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Why Georgia’s Abkhazia Policy Has Failed
Civil Georgia, Tbilisi / 5 Oct.'17 / 11:59
Tornike Sharashenidze


Tornike Sharashenidze. Photo: Screengrab from Tabula TV

Tornike Sharashenidze is a professor and head of the MA programme in International Affairs at the Georgian Institute for Public Affairs (GIPA) in Tbilisi, Georgia.

The Georgian attitude towards Abkhazia and the Abkhaz can be described briefly: sentimental. Unfortunately, this attitude has affected the Georgian policy toward both Abkhazia and the Abkhaz. As there is no place for sentiments in politics, no wonder Georgia has not achieved anything so far with the Abkhaz.

Since the mid-1990s, Georgia has tried to lure the Abkhaz by preferential treatment - special status for the Abkhaz language, free electricity, free medical care… it goes without saying that the widest possible autonomy has been promised to the region. But nothing has worked. The free medical care project is considered somehow successful as many Abkhaz have enjoyed this privilege (which implies that they also enjoyed the famous Georgian hospitality and saw “Georgia proper” by their own eyes). But there are no signs that any of those privileged are expected to support the reintegration of Abkhazia with rest of Georgia.

Apart from that, the Georgian civil society has tried to reach out to the Abkhaz. In this regard, the Mshibzia (“hello” in the Abkhaz) campaign is very telling. Many Georgians said hello to the Abkhaz (mainly through social networks), but in return they got only good-bye in the Abkhaz language. Campaigns like this actually make everyone around (including the international organizations and NGOs interested in conflict resolution) believe that it is the Georgians who are 100% guilty and that the Abkhaz are completely innocent. Why otherwise would these Georgians apologize all the time? Indeed, by watching campaigns like this, one may even forget about the facts of the ethnic cleansing in Abkhazia that wiped out the Georgian population there (except the Gali region which the Abkhaz tacitly always recognized as a part of “Georgia proper”).

The facts speak for themselves - there is something wrong about those policies and about the whole attitude.

First of all, most of Georgians hardly know anything about the Abkhaz attitude towards Georgia. They hardly know that the Abkhaz normally believe that there is no place for Georgians in Abkhazia, that this region belongs to the Abkhaz only. So no matter what the Georgians do, the Abkhaz will hardly desire reintegration with Georgia, unless they change this attitude.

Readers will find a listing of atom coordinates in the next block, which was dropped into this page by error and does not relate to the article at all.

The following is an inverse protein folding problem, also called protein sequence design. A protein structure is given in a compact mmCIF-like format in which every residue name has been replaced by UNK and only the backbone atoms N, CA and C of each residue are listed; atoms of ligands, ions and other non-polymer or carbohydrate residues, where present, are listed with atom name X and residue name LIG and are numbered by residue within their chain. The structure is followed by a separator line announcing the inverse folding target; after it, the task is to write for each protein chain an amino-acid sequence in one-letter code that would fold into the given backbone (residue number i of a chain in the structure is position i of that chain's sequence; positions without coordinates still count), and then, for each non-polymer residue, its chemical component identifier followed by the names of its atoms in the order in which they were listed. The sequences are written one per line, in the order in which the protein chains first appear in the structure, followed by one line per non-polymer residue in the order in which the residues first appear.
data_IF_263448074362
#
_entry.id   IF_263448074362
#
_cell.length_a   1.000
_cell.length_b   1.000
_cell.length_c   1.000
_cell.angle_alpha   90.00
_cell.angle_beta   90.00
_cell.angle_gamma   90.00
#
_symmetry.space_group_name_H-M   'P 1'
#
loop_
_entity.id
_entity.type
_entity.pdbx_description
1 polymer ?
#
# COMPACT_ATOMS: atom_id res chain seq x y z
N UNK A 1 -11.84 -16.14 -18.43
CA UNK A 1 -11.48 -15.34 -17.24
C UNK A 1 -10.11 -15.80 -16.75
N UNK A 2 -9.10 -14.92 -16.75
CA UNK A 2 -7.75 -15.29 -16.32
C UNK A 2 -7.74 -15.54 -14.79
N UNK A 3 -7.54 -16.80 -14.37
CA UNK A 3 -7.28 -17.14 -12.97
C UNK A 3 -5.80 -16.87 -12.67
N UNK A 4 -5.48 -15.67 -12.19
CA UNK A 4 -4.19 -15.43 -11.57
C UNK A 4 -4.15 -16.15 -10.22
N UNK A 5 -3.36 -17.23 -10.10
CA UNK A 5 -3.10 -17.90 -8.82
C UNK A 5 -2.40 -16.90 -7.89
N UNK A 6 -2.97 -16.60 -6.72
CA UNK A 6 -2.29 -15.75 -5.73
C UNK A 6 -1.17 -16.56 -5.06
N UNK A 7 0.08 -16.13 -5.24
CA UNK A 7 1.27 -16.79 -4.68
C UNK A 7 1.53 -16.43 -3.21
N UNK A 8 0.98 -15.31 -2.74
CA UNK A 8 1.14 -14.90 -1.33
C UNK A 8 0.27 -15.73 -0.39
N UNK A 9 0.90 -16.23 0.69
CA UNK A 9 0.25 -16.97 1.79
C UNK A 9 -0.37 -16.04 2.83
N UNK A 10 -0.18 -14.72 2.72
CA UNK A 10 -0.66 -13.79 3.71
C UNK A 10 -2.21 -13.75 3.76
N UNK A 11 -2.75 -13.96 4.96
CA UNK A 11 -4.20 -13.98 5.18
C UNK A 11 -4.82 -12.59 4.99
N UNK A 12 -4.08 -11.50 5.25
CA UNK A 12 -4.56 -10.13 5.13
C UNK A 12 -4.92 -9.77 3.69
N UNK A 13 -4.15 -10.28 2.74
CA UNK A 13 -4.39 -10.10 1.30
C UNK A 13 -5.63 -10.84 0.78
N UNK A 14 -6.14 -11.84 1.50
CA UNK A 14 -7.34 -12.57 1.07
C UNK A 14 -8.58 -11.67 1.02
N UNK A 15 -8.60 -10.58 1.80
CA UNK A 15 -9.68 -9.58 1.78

So what to do? In my opinion, Georgia should let the Abkhaz “enjoy their independence” without trying to lure them. Georgia should let them know that while it will never recognize the Abkhaz independence, it will not spend any resources to lure them anymore. Georgia should care about its citizens only, and if any Abkhaz applies for the citizenship then he/she is welcome - but only then.

Of course, Georgia wants to have Abkhazia back, but after all Georgia can easily survive (and not just survive) without Abkhazia. And it can survive for long. On the hand, for how long can the Abkhaz survive the current situation? Do they enjoy economic growth under the current circumstances? Do they actually enjoy positive population growth? Do they have any perspective under the isolation? Who is going to be better off in the next decades – the Georgians or the Abkhaz? Definitely not the Abkhaz. So who should be more interested in dialogue and reconciliation? If we drop all sentiments that have marred Georgia’s respective attitude and policies then the answer is clear - it is the Abkhaz. It is the Abkhaz who risk much more if there is no reconciliation. It is definitely not the Abkhaz that have the luxury of procrastinating.

What, one might ask, is Georgia supposed to do if the Abkhaz do not demonstrate any willingness for the reconciliation? I have no answer to that but one thing is clear - the sentimental policy has not worked, so something has to change. In fact, I believe that the sentimental policy makes the Abkhaz believe that it is the Georgians who are more endangered with the current status quo, it is the Georgians that cannot survive the current situation. The more goodwill gestures the Georgians make, the more resources they spend for preferential treatment of the Abkhaz, the more stubborn the latter will become - if Georgians are so desperate to get the Abkhaz back, then the Abkhaz are doing everything right. The more desperate the Georgians are, the less chances there are for dialogue and reconciliation.

The Abkhaz have to realize what the odds are, but as long as Georgia demonstrates desperation and anxiety it will be difficult for them to assess everything with a clear head. Of course, it is going to be difficult for them to change their fundamental attitude toward Georgia (the one we mentioned above), especially after winning the war. But there is always some compromise to be made. Especially when there is so much at stake.

One might argue that Georgians have to be more responsible and tolerating than the Abkhaz, and that they should never stop making goodwill gestures. But everything should have a limit, especially when goodwill gestures have brought no result. Now the ball is on the other side.

After all, as Bismarck said, sentimental policy knows no reciprocity.

This article was prepared for Civil.ge with funding from COBERM. The opinions expressed in this article are the author’s own and do not reflect the view of Civil.ge or COBERM.

Opinions expressed on Civil.ge commentary page are authors` own and do not reflect the editorial position of Civil.ge

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